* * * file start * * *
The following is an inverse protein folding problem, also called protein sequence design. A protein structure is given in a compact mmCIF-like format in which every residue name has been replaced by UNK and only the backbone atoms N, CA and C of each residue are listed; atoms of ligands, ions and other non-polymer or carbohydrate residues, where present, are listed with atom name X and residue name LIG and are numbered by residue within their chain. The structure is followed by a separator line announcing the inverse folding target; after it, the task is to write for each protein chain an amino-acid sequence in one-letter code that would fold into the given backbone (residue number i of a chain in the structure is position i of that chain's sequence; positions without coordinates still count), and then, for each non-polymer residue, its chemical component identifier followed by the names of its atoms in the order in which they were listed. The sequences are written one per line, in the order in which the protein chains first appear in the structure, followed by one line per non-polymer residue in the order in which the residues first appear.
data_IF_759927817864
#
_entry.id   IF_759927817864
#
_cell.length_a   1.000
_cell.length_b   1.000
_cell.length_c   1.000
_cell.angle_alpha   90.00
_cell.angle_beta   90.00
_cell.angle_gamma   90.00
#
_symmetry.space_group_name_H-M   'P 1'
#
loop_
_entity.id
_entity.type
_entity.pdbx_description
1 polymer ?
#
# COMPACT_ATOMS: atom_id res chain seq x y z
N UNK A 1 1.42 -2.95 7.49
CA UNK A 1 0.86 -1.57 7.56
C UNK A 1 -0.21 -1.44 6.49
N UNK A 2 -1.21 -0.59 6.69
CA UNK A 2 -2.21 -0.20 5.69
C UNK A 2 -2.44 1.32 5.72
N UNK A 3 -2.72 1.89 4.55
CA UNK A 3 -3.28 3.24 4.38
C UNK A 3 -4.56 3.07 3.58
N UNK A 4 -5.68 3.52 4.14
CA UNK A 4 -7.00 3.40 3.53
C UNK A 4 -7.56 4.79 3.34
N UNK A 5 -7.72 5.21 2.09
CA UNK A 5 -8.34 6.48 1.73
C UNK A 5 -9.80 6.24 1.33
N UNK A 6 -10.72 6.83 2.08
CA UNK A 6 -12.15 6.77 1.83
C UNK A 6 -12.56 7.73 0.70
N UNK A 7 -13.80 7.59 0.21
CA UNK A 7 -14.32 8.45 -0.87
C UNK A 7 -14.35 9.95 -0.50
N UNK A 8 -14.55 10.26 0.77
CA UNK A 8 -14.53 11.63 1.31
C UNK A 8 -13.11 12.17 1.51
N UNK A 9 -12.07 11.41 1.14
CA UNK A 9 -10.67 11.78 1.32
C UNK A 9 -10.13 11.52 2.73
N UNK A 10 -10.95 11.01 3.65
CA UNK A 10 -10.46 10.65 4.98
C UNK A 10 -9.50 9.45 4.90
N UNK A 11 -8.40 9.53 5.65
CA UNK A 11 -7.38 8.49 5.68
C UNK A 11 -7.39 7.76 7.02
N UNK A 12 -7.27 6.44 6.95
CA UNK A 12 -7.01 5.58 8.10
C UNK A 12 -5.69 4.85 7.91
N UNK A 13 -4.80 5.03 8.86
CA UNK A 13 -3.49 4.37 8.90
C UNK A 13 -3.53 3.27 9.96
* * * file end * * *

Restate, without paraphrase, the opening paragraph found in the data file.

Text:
The following is an inverse protein folding problem, also called protein sequence design. A protein structure is given in a compact mmCIF-like format in which every residue name has been replaced by UNK and only the backbone atoms N, CA and C of each residue are listed; atoms of ligands, ions and other non-polymer or carbohydrate residues, where present, are listed with atom name X and residue name LIG and are numbered by residue within their chain. The structure is followed by a separator line announcing the inverse folding target; after it, the task is to write for each protein chain an amino-acid sequence in one-letter code that would fold into the given backbone (residue number i of a chain in the structure is position i of that chain's sequence; positions without coordinates still count), and then, for each non-polymer residue, its chemical component identifier followed by the names of its atoms in the order in which they were listed. The sequences are written one per line, in the order in which the protein chains first appear in the structure, followed by one line per non-polymer residue in the order in which the residues first appear.